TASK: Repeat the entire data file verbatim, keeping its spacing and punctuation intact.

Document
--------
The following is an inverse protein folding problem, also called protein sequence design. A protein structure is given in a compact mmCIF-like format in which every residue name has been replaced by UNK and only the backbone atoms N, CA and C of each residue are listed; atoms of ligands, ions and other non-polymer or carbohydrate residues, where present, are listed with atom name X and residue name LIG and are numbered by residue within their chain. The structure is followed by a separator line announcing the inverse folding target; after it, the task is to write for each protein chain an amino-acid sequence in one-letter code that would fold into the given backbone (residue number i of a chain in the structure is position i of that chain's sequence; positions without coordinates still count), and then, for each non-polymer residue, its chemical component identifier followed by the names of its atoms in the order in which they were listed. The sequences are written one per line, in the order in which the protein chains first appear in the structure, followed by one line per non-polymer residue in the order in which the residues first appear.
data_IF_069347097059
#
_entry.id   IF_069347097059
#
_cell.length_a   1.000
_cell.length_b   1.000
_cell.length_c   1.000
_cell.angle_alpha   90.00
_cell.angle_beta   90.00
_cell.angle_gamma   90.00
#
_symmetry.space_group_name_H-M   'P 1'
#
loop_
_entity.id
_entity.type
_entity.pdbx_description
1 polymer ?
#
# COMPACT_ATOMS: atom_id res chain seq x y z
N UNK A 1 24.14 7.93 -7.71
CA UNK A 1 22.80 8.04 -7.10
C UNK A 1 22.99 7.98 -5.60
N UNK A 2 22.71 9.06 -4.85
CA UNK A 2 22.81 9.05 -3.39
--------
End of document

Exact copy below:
The following is an inverse protein folding problem, also called protein sequence design. A protein structure is given in a compact mmCIF-like format in which every residue name has been replaced by UNK and only the backbone atoms N, CA and C of each residue are listed; atoms of ligands, ions and other non-polymer or carbohydrate residues, where present, are listed with atom name X and residue name LIG and are numbered by residue within their chain. The structure is followed by a separator line announcing the inverse folding target; after it, the task is to write for each protein chain an amino-acid sequence in one-letter code that would fold into the given backbone (residue number i of a chain in the structure is position i of that chain's sequence; positions without coordinates still count), and then, for each non-polymer residue, its chemical component identifier followed by the names of its atoms in the order in which they were listed. The sequences are written one per line, in the order in which the protein chains first appear in the structure, followed by one line per non-polymer residue in the order in which the residues first appear.
data_IF_069347097059
#
_entry.id   IF_069347097059
#
_cell.length_a   1.000
_cell.length_b   1.000
_cell.length_c   1.000
_cell.angle_alpha   90.00
_cell.angle_beta   90.00
_cell.angle_gamma   90.00
#
_symmetry.space_group_name_H-M   'P 1'
#
loop_
_entity.id
_entity.type
_entity.pdbx_description
1 polymer ?
#
# COMPACT_ATOMS: atom_id res chain seq x y z
N UNK A 1 24.14 7.93 -7.71
CA UNK A 1 22.80 8.04 -7.10
C UNK A 1 22.99 7.98 -5.60
N UNK A 2 22.71 9.06 -4.85
CA UNK A 2 22.81 9.05 -3.39